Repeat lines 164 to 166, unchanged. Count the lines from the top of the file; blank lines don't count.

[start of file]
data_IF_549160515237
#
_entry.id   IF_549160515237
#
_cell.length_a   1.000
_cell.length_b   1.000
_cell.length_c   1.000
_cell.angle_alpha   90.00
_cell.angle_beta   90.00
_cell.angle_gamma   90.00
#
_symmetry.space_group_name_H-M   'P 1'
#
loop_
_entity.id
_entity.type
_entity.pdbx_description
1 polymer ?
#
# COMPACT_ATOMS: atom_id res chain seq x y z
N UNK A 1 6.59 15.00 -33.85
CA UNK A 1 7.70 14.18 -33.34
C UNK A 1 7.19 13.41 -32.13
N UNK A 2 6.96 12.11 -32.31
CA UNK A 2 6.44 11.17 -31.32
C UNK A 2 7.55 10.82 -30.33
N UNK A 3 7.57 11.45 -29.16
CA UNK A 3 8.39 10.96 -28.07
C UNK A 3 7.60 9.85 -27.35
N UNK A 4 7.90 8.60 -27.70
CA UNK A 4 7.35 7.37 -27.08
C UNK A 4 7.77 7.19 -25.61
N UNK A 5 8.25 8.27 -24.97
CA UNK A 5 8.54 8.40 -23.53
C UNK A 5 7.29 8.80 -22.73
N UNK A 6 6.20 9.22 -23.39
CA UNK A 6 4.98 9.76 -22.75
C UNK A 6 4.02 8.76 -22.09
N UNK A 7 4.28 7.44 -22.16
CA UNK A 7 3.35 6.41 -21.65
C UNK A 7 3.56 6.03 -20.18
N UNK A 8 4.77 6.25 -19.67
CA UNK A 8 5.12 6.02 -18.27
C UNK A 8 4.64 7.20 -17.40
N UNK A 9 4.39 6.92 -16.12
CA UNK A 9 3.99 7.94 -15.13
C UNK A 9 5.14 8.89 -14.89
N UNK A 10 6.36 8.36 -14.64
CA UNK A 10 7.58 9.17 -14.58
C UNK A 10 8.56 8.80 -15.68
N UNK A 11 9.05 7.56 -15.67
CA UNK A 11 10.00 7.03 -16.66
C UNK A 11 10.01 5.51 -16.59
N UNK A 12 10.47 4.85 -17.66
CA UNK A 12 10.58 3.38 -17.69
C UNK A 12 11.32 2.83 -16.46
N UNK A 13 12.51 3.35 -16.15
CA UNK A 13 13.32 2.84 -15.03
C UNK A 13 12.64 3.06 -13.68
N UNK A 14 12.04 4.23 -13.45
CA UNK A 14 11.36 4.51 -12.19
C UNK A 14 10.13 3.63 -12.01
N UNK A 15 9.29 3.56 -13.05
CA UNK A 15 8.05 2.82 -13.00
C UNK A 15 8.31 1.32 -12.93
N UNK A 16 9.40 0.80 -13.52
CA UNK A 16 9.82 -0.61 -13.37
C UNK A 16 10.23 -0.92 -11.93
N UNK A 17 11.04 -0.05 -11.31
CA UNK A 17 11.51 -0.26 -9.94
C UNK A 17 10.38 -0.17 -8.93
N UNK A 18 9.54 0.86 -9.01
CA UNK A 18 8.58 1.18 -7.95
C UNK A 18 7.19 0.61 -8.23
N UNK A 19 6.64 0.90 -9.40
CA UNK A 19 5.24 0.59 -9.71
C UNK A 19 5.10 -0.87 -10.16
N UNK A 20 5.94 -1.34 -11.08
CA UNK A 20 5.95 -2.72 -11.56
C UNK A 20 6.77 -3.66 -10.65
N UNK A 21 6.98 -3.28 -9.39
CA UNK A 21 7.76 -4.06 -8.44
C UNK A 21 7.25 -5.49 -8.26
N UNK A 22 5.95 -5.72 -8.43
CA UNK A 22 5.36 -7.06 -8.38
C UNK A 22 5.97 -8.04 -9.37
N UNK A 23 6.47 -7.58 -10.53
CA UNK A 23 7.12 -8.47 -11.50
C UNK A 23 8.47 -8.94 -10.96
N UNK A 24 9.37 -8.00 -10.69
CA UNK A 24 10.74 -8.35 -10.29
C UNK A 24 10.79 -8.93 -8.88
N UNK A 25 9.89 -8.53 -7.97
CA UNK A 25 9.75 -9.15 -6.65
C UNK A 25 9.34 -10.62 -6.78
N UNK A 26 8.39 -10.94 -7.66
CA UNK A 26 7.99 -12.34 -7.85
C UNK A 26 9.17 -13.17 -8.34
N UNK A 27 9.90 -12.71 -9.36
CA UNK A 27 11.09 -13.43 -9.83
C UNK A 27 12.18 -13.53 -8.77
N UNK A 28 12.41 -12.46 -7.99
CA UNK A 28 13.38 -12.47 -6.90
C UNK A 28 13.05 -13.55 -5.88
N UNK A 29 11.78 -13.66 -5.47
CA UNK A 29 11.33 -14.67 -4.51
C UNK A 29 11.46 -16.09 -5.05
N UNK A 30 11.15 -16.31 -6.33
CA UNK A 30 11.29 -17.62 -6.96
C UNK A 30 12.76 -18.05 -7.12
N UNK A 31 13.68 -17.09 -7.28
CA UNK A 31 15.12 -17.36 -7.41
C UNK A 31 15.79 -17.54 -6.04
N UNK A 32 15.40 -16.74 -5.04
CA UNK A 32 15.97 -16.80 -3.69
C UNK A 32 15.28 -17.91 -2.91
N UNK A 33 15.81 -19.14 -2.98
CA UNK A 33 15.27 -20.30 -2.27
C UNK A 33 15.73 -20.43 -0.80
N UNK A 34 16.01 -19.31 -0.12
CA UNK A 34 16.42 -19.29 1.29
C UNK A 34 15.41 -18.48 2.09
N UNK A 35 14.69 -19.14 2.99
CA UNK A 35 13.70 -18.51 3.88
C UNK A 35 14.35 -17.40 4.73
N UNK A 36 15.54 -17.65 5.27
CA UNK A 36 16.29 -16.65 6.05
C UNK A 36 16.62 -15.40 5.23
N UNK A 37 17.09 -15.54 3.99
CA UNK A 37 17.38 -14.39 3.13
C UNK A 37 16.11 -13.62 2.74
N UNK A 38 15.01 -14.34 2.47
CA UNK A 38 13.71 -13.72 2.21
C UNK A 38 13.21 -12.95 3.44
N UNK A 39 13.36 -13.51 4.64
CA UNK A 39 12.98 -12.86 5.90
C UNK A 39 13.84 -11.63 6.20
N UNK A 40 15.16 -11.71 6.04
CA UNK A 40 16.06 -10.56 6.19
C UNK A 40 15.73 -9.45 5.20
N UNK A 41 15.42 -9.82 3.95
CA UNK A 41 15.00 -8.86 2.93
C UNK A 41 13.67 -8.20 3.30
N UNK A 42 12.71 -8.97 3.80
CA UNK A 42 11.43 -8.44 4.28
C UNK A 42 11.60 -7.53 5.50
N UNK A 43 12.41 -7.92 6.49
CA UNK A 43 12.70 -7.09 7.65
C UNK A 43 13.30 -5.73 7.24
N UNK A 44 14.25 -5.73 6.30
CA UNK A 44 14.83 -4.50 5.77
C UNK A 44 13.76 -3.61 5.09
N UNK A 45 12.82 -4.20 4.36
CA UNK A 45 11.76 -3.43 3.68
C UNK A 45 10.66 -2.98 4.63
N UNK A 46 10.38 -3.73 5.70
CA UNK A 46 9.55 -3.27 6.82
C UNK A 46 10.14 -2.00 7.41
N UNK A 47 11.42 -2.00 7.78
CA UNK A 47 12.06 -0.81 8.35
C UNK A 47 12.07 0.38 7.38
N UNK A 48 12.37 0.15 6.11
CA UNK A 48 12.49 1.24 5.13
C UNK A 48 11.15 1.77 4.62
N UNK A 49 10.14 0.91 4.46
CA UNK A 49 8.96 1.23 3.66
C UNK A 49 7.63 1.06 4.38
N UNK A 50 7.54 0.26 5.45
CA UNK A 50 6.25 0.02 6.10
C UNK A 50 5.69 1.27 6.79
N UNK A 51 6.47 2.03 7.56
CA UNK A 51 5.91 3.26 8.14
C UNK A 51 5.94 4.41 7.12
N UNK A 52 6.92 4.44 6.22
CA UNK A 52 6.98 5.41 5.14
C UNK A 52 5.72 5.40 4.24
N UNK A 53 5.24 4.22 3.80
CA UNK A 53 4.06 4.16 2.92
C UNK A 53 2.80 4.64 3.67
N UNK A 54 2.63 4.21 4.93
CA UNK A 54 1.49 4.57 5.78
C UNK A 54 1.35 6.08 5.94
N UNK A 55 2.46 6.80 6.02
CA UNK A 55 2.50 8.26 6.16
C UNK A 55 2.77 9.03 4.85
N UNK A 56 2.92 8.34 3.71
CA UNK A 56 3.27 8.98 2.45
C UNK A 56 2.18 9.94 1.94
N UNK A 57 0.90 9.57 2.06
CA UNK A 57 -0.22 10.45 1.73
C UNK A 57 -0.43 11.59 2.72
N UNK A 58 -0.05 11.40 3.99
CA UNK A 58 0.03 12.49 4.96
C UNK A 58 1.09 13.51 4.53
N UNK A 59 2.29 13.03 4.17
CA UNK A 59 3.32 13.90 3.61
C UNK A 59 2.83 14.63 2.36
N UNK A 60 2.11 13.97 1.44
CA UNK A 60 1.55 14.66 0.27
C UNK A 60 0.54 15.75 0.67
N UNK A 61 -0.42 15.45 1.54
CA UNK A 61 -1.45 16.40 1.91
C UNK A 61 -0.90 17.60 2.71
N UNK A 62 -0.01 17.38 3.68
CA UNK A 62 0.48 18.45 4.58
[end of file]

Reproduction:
C UNK A 48 11.15 1.77 4.62
N UNK A 49 10.14 0.91 4.46
CA UNK A 49 8.96 1.23 3.66